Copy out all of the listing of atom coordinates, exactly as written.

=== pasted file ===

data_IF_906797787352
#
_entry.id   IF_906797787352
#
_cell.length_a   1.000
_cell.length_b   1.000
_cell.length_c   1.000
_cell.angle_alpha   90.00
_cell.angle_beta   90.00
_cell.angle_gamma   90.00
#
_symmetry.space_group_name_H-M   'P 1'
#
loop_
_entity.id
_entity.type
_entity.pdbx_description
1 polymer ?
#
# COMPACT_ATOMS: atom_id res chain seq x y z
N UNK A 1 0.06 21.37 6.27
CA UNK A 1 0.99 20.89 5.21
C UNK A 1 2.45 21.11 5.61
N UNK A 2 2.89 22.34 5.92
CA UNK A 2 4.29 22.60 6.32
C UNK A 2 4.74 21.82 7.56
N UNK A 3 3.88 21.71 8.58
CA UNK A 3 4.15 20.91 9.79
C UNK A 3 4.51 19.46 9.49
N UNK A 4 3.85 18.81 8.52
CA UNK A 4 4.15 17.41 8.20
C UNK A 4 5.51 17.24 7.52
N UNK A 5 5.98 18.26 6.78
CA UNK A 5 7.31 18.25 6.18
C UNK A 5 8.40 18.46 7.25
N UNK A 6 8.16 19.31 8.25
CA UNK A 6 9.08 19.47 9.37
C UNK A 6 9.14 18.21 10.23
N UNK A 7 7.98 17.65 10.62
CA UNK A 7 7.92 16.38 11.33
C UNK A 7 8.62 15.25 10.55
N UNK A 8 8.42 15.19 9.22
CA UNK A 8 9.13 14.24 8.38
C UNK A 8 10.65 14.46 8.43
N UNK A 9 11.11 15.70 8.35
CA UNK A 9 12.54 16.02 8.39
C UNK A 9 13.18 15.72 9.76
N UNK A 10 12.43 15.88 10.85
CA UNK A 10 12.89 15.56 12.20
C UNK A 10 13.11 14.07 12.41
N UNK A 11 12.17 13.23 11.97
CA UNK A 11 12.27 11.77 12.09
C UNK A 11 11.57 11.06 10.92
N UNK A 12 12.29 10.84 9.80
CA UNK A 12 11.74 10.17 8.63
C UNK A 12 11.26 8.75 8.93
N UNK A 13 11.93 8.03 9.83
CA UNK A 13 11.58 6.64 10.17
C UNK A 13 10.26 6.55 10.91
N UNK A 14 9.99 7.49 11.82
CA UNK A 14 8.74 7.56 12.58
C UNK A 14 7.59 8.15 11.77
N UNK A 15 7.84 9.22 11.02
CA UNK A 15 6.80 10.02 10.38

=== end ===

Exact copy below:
data_IF_906797787352
#
_entry.id   IF_906797787352
#
_cell.length_a   1.000
_cell.length_b   1.000
_cell.length_c   1.000
_cell.angle_alpha   90.00
_cell.angle_beta   90.00
_cell.angle_gamma   90.00
#
_symmetry.space_group_name_H-M   'P 1'
#
loop_
_entity.id
_entity.type
_entity.pdbx_description
1 polymer ?
#
# COMPACT_ATOMS: atom_id res chain seq x y z
N UNK A 1 0.06 21.37 6.27
CA UNK A 1 0.99 20.89 5.21
C UNK A 1 2.45 21.11 5.61
N UNK A 2 2.89 22.34 5.92
CA UNK A 2 4.29 22.60 6.32
C UNK A 2 4.74 21.82 7.56
N UNK A 3 3.88 21.71 8.58
CA UNK A 3 4.15 20.91 9.79
C UNK A 3 4.51 19.46 9.49
N UNK A 4 3.85 18.81 8.52
CA UNK A 4 4.15 17.41 8.20
C UNK A 4 5.51 17.24 7.52
N UNK A 5 5.98 18.26 6.78
CA UNK A 5 7.31 18.25 6.18
C UNK A 5 8.40 18.46 7.25
N UNK A 6 8.16 19.31 8.25
CA UNK A 6 9.08 19.47 9.37
C UNK A 6 9.14 18.21 10.23
N UNK A 7 7.98 17.65 10.62
CA UNK A 7 7.92 16.38 11.33
C UNK A 7 8.62 15.25 10.55
N UNK A 8 8.42 15.19 9.22
CA UNK A 8 9.13 14.24 8.38
C UNK A 8 10.65 14.46 8.43
N UNK A 9 11.11 15.70 8.35
CA UNK A 9 12.54 16.02 8.39
C UNK A 9 13.18 15.72 9.76
N UNK A 10 12.43 15.88 10.85
CA UNK A 10 12.89 15.56 12.20
C UNK A 10 13.11 14.07 12.41
N UNK A 11 12.17 13.23 11.97
CA UNK A 11 12.27 11.77 12.09
C UNK A 11 11.57 11.06 10.92
N UNK A 12 12.29 10.84 9.80
CA UNK A 12 11.74 10.17 8.63
C UNK A 12 11.26 8.75 8.93
N UNK A 13 11.93 8.03 9.83
CA UNK A 13 11.58 6.64 10.17
C UNK A 13 10.26 6.55 10.91
N UNK A 14 9.99 7.49 11.82
CA UNK A 14 8.74 7.56 12.58
C UNK A 14 7.59 8.15 11.77
N UNK A 15 7.84 9.22 11.02
CA UNK A 15 6.80 10.02 10.38